Two, Jesus’ words in Luke 22 do not authorize the use of gun violence in any way. Jesus is telling his disciples that things have changed. The first time they went out, they were all welcomed with goodwill and hospitality. But now, when they are scattered, they are going to face opposition. They’re going to be ridiculed, rejected, and maybe even killed. Now, Jesus says, you’re on your own out there. Don’t count on other people to help you. You’re going to need a purse, a bag, a sword, whatever. He’s speaking figuratively. He doesn’t discount in this moment every word out of his mouth for the past three-plus years against violence. He’s not saying the opposite now of his every teaching against violence. He’s speaking symbolically. How do we know? Because when the disciples reply, “Look, Lord, we’ve got two swords right here,” Jesus rebukes them, “Enough, already! Stop!”

Yes, you’re going to face an intense opposition to me and my message, your very lives are going to be endangered. But you don’t respond with self-defense and violence. Enough! You’re missing the point! Jesus will have nothing to do with swords, even for defense. How do we know? Because later on in this same chapter, in the very next scene when Jesus is being arrested, one of the disciples asks him, “Lord, should we strike with our swords?” And Jesus says emphatically, “No!”

One of the Christ-followers uses his sword to cut off the ear of the high priest’s slave. And Jesus sharply rebukes him. “No more of this! Stop!” And he heals the injured attacker. In Luke 22, literal armed resistance is exposed as a foolish misunderstanding of Jesus’ message.

Could the Scriptures be any more plain? The question is asked, “Should we strike with our swords when we’re being attacked?” and the direct answer from our Lord is “No!” I’m not sure why we even have these arguments.

Of all the ministers quoted in the Christian Chronicle article, only one expressed a theological and scriptural objection to the use of gun violence by Christians in self defense: Tyler Jarvis, the student and family minister for the Oak Ridge Church of Christ in Willow Park, Texas. “I think that the church should trust in the protection and mercy of God, even if it means not being able to defend against an attacker or intruder. The church ought to be able to extend love and forgiveness to those who wish to harm them, even if it costs them their lives in the process.”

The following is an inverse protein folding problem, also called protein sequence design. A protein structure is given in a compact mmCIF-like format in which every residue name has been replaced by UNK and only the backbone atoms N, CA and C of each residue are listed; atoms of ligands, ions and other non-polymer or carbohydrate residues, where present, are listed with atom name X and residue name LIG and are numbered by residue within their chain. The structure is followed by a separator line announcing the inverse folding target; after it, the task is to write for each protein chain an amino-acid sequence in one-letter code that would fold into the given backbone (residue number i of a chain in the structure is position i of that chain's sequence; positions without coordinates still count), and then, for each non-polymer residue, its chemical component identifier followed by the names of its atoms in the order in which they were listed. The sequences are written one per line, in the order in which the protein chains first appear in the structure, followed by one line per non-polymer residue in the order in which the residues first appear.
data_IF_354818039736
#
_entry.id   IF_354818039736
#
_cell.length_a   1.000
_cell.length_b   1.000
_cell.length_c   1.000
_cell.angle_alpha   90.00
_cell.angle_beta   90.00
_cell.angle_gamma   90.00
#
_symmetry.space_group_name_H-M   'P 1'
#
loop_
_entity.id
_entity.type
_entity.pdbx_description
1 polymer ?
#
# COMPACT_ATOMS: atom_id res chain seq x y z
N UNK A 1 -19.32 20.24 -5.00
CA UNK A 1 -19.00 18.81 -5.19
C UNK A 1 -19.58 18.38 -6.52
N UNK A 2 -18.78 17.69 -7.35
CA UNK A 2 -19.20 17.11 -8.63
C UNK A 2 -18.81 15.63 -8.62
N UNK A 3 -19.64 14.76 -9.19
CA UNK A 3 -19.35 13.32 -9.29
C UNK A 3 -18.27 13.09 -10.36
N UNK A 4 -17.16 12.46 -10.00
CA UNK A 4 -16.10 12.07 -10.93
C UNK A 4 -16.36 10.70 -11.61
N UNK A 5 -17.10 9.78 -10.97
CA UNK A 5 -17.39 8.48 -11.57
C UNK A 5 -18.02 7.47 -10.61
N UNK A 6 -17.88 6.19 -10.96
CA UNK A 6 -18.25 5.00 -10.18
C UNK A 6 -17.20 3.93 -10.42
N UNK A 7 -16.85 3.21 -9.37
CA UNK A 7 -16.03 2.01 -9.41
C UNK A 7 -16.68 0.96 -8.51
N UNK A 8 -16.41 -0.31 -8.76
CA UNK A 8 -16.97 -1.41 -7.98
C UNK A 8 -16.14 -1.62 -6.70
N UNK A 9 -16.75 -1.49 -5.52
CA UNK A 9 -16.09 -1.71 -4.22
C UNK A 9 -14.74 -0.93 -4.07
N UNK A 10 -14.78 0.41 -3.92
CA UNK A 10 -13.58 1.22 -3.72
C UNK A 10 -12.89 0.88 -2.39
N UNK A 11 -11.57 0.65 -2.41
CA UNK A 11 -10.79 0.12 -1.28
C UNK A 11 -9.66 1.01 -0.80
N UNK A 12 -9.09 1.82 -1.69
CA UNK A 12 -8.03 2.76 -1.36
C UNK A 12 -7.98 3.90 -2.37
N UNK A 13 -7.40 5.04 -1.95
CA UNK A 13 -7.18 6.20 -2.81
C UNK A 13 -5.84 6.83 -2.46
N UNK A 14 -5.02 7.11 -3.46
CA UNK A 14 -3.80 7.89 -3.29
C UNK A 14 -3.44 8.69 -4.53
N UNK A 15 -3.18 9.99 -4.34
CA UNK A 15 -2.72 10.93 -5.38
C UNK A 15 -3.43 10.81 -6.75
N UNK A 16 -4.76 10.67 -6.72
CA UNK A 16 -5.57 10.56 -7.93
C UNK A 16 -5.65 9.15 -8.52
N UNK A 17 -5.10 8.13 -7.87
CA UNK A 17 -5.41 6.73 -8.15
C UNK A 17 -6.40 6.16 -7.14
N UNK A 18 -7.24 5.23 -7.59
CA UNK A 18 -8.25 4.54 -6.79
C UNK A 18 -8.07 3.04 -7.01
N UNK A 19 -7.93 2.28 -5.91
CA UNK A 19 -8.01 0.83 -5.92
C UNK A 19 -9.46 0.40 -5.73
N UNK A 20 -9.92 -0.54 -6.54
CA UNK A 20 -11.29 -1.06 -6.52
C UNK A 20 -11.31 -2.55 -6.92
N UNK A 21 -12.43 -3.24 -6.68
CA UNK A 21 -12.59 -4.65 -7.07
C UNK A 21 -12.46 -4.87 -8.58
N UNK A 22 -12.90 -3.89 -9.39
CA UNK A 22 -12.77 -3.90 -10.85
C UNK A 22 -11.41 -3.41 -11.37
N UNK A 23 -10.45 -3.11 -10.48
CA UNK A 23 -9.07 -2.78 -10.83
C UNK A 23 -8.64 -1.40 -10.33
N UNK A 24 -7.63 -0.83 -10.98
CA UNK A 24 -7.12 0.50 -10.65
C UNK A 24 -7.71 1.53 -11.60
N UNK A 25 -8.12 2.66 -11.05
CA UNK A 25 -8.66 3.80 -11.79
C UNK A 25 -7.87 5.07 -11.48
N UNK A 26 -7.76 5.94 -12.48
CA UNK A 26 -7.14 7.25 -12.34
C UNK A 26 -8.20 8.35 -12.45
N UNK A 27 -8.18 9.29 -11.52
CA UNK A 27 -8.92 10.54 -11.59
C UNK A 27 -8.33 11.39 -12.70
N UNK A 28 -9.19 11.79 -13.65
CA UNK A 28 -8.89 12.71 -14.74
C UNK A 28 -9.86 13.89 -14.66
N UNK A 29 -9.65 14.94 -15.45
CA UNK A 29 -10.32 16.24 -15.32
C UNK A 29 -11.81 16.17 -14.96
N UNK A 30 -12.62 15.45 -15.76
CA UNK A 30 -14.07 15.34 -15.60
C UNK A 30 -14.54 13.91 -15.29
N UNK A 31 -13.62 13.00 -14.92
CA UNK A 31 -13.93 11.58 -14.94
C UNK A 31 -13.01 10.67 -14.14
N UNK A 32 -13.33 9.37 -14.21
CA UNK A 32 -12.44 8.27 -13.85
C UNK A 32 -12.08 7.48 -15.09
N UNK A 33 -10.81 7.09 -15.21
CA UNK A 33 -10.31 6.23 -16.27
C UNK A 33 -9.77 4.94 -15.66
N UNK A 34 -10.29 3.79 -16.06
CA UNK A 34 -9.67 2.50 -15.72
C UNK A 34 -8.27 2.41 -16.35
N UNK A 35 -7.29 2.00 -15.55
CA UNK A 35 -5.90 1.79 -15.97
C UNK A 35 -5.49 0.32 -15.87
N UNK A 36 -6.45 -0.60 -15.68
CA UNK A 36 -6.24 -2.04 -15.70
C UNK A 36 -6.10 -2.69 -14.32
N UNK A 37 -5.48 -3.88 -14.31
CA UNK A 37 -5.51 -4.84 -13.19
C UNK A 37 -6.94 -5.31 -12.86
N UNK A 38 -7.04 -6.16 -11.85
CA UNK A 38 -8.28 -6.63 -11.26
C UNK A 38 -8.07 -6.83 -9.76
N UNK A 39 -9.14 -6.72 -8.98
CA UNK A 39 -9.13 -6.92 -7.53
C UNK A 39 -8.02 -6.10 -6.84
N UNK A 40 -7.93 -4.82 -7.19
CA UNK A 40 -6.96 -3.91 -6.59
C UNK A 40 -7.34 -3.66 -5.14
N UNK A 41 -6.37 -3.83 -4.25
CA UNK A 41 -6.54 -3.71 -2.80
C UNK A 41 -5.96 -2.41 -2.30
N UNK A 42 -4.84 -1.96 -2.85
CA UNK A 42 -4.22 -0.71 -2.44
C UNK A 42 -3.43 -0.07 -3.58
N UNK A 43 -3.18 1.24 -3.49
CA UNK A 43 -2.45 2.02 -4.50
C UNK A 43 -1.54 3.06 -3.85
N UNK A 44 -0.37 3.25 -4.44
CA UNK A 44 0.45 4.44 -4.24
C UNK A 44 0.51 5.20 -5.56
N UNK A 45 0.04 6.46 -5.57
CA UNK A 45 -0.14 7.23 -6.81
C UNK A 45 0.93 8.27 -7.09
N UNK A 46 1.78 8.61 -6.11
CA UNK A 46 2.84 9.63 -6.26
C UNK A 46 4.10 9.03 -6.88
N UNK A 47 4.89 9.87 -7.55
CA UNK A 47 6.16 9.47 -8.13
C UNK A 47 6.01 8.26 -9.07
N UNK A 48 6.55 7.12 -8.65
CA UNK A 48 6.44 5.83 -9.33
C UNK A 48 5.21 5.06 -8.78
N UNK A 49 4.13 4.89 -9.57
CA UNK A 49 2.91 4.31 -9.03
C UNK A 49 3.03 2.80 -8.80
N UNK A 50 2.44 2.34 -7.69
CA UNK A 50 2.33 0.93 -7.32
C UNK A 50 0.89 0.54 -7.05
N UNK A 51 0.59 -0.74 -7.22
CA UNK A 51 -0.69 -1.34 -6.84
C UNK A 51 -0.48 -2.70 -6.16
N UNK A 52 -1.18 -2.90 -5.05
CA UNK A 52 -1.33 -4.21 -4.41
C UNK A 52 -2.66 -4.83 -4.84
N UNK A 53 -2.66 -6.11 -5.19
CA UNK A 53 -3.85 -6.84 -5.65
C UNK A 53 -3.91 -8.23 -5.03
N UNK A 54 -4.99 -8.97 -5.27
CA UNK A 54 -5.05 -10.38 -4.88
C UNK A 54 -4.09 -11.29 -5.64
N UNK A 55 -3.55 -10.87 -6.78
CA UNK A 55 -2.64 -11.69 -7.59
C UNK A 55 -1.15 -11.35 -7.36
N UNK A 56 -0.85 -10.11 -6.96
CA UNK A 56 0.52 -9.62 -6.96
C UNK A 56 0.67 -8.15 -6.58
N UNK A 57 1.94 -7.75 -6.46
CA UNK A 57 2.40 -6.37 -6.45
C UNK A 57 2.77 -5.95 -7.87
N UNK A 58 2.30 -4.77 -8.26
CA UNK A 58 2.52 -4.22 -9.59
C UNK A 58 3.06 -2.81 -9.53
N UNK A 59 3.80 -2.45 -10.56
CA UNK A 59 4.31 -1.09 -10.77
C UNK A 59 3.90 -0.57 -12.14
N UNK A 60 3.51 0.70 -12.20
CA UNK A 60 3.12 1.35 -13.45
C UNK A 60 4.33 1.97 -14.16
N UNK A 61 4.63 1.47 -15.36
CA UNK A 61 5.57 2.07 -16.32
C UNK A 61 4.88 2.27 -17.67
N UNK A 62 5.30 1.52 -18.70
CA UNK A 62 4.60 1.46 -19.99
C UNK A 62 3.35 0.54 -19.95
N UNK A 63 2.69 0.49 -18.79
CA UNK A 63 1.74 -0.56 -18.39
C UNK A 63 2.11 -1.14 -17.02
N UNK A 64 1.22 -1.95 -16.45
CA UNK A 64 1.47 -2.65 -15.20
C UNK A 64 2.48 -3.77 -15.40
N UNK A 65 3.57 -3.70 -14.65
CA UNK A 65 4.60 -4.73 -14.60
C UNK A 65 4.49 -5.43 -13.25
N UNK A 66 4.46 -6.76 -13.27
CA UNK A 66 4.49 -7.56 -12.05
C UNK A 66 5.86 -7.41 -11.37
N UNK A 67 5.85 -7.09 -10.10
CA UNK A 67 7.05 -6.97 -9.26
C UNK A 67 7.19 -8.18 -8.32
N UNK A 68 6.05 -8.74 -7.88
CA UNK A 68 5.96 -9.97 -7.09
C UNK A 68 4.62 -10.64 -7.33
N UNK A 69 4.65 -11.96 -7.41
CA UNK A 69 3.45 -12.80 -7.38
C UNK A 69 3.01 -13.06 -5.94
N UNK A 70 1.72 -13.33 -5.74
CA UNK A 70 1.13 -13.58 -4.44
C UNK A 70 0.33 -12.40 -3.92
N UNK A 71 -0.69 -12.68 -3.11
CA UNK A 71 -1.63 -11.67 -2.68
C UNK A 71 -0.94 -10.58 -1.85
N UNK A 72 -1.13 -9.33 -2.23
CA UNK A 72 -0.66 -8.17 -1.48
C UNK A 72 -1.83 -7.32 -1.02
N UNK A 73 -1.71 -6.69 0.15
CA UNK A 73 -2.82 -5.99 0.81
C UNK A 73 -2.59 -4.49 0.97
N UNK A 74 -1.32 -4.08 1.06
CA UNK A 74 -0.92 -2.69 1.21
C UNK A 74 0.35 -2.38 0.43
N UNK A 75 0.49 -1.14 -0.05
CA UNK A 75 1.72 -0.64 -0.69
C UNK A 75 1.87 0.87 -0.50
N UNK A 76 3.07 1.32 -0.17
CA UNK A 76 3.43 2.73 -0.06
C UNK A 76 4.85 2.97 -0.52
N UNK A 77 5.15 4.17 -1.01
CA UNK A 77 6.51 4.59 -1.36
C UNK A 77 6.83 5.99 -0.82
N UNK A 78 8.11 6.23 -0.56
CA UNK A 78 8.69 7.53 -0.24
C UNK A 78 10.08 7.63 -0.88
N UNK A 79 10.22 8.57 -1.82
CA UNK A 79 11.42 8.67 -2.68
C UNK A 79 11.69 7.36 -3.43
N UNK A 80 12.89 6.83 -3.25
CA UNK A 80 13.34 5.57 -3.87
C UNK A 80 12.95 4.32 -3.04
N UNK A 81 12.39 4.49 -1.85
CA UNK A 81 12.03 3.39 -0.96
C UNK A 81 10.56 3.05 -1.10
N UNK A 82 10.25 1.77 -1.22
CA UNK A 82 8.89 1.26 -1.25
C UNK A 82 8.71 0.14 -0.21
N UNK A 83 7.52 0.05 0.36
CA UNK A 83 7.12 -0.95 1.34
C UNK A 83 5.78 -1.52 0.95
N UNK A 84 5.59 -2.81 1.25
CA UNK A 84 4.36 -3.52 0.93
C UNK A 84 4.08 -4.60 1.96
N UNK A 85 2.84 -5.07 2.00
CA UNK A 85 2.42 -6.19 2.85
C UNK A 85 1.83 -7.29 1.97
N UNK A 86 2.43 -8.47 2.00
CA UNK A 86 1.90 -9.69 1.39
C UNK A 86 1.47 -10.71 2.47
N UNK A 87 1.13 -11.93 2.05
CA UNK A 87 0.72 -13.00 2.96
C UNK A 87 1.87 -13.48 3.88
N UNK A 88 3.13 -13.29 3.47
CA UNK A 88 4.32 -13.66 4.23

The author of the story introduces Jarvis’ quote by saying the Willow Park minister “wrestles with the gun question.” It doesn’t sound like he’s struggling to me.

There are many reasons Christians in the U.S. believe it’s OK to kill people in self-defense. Culture plays a role, society has something to do with it, fear informs our understandings, and there appears to be a general unwillingness to carefully think things through and reflect. It doesn’t help when Christian publications present such a lopsided view of the issue. This article normalizes gun violence as if there’s no choice. It accepts the culture’s position and approves it for God’s Church. There’s no theological challenge, just an out-of-context proof text. If you must present both sides — I think you must! — at least present them equally.

Since when is showing unconditional mercy and love and grace and forgiveness in the face of danger and death labeled as cowardly? Since when is praying for our enemies and refusing to repay evil for evil and sacrificing self preservation for the sake of the sinner viewed as “cower[ing] in the face of danger?” Our Lord was not cowardly in the Garden of Gethsemane that night. And he didn’t cower in the face of danger when he willingly submitted to the cruelty of the cross. Neither are Christians who reject the use of violence to get their way. They are courageous and brave, faithful and true.

Christians, leave your guns at home this Sunday. Practice prayer. Practice forgiveness and mercy. Practice discipleship and obedience to the Way. Pray to God that nobody with violent intent ever attacks your church family in the sanctuary. But also pray to God for the strength, should it ever happen, to respond in ways that will honor our Lord, the Prince of Peace.